Before developing my argument, I will describe my fieldwork in order to help readers contextualise the presented data. This paper emerges from my PhD research project on the parent-led autism advocacy movement in Portugal, in which I carried out 14 months of fieldwork in Portugal among 19 disability rights activists (15 mothers and four fathers). All my interlocutors were Portuguese citizens in their late 30s and 40s, and mainly hailed from the working-class and tertiary milieus. I met my interlocutors in different ways: via the Associação Portuguesa para as Perturbações do Desenvolvimento e Autismo (APPDA) [Portuguese Association for Developmental Disorders and Autism]; through parents suggesting other potential subjects from among their acquaintances (so-called ‘chain-sampling’); and, since most autism support and advocacy communities are hosted by social media platforms like Facebook (Clifford and Minnes 2013), I also conducted a netnography (Kozinets 2010) of online Portuguese-speaking groups led by parents. I created a specific Facebook profile using my real name that clearly stated that I was an anthropologist working on autism advocacy. In addition to contact through follow-up chats and online interactions (Hine 2015), my interlocutors and I met in person during autism events (e.g., conferences and celebrations), public gatherings, and in their private houses. I also participated in numerous advocacy-related actions, such as marches and through parliamentary questions. I have conducted non-structured and in-depth interviews during both face-to-face encounters and computer-mediated interactions (Bowler 2010), for which interlocutors granted me explicit consent; their participation was voluntary and their names are hereby pseudonymised to secure their anonymity.

In the sections below, I will first address how the aforementioned ‘warrior-hero mother’ trope first emerged and then illustrate how mothers of autistic children mobilise their affectivity as a driving force in both their special mothering and advocacy commitment.

From bad to hero: the changing face of mothering ideologies

The birth of parent-led autism advocacy during the 1960s and 1970s played a crucial role in the emergence of different explanatory theories of autism (Feinstein 2010). Parents harshly criticised the psychoanalytic approach, which understood autism as a child’s defence against a rejecting mother (Bettelheim 1972), for spreading mother-blaming assumptions and in turn presented themselves instead as loving caregivers and experts about their children’s condition. Through their advocacy campaigning, they also succeeded in implementing childcare services and early intervention programs. Indeed, up until the 1960s, in many western countries children with physical, sensory, and developmental disabilities were either placed in private residential institutions or kept at home with no professional care provision. In Portugal, where my study is based, the first autism organisation, the Associação para a Protecção às Crianças Autistas (APPCA) [Association for the Protection of Autistic Children] was founded in 1971 by parents who supported a biomedical understanding of autism over the psychoanalytic explanation and who fought to secure their children’s basic education through the creation of special education schools and programs (Lo Bosco 2018).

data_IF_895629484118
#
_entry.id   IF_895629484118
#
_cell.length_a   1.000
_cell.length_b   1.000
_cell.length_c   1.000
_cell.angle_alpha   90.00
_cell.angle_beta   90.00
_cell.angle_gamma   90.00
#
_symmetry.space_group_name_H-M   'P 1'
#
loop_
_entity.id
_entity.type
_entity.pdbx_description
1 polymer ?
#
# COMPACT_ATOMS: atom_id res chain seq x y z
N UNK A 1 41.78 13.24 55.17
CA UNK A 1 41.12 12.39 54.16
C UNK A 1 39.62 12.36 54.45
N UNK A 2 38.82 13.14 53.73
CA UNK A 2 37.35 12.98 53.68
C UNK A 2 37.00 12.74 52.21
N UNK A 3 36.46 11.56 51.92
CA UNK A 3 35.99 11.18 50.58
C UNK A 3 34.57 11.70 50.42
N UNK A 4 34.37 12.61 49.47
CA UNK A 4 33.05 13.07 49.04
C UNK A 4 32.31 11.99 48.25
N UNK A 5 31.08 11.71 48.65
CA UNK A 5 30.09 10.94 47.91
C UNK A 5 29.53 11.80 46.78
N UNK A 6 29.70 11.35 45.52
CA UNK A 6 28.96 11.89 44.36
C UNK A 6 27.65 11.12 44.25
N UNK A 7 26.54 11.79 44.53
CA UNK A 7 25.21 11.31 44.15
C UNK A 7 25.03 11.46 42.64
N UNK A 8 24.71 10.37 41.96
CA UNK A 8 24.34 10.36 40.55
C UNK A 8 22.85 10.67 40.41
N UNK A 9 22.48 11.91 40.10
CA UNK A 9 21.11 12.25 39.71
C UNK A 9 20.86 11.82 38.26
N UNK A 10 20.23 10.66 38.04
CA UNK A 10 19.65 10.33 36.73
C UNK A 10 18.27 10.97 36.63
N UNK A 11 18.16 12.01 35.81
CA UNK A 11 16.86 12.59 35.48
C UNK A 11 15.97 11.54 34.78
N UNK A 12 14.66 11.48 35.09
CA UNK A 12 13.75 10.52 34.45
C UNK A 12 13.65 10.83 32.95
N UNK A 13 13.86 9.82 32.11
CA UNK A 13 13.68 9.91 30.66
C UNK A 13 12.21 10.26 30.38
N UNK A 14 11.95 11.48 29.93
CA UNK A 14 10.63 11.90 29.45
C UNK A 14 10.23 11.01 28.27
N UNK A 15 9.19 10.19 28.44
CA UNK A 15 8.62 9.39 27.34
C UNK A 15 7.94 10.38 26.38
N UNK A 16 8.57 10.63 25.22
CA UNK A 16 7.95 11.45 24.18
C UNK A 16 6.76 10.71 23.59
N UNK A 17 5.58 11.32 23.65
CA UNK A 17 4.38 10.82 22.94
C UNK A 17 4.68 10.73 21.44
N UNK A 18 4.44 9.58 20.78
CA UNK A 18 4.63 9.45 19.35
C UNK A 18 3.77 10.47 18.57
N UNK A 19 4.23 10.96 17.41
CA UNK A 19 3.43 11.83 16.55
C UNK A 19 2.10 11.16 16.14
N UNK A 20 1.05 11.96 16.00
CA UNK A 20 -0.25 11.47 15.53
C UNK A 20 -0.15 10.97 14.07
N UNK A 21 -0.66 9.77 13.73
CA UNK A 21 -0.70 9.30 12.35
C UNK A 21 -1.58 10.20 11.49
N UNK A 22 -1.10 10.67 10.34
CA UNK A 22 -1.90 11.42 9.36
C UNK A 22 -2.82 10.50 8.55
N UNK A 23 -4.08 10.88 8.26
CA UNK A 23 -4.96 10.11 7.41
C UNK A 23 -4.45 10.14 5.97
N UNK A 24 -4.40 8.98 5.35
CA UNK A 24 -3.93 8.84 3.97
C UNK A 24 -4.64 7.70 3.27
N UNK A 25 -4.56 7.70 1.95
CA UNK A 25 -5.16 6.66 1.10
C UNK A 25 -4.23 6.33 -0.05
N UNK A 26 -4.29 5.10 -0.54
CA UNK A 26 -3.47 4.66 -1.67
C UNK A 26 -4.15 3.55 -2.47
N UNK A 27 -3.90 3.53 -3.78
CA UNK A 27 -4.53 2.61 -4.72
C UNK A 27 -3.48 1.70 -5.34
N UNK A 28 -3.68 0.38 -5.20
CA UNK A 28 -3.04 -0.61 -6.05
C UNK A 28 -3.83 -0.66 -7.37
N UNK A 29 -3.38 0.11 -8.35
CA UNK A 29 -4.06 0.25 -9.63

Overall, the establishment of autism advocacy organisations and the intense parental criticism of the psychogenic origin of autism, together with the growth of epidemiological and statistical studies in child psychiatry (Evans 2013), have contributed to the emergence of a biomedical understanding of autism. By addressing the impact of parental advocacy in scientific research, scholars have pointed out how families have often anticipated paradigmatic shifts in the understanding of autism (Silverman and Brosco 2007) and, thanks to their monetary support, fostered in the late 1980s the later reappraisal of autism as a highly variable neurodevelopmental condition (Grinker 2007). The attribution of a biomedical aetiology had a crucial impact on the implementation of behavioural and developmental therapies, for such therapies are precisely based on the idea that, through therapy, autistic children can improve their social, adaptive, and behavioural skills (Ospina et al. 2008). In this regard, both approaches emphasise the influence of familiar, affective, and social environments in improving children’s autistic symptoms and traits. Mothers’ love and emotional involvement were thus turned into therapeutic tools par excellence and key features of so-called ‘special parenting’ (Silverman 2012). Engaged in full-time, expert, intensive parenting, ‘bad mothers’ finally became brave and good mothers (Knight 2013).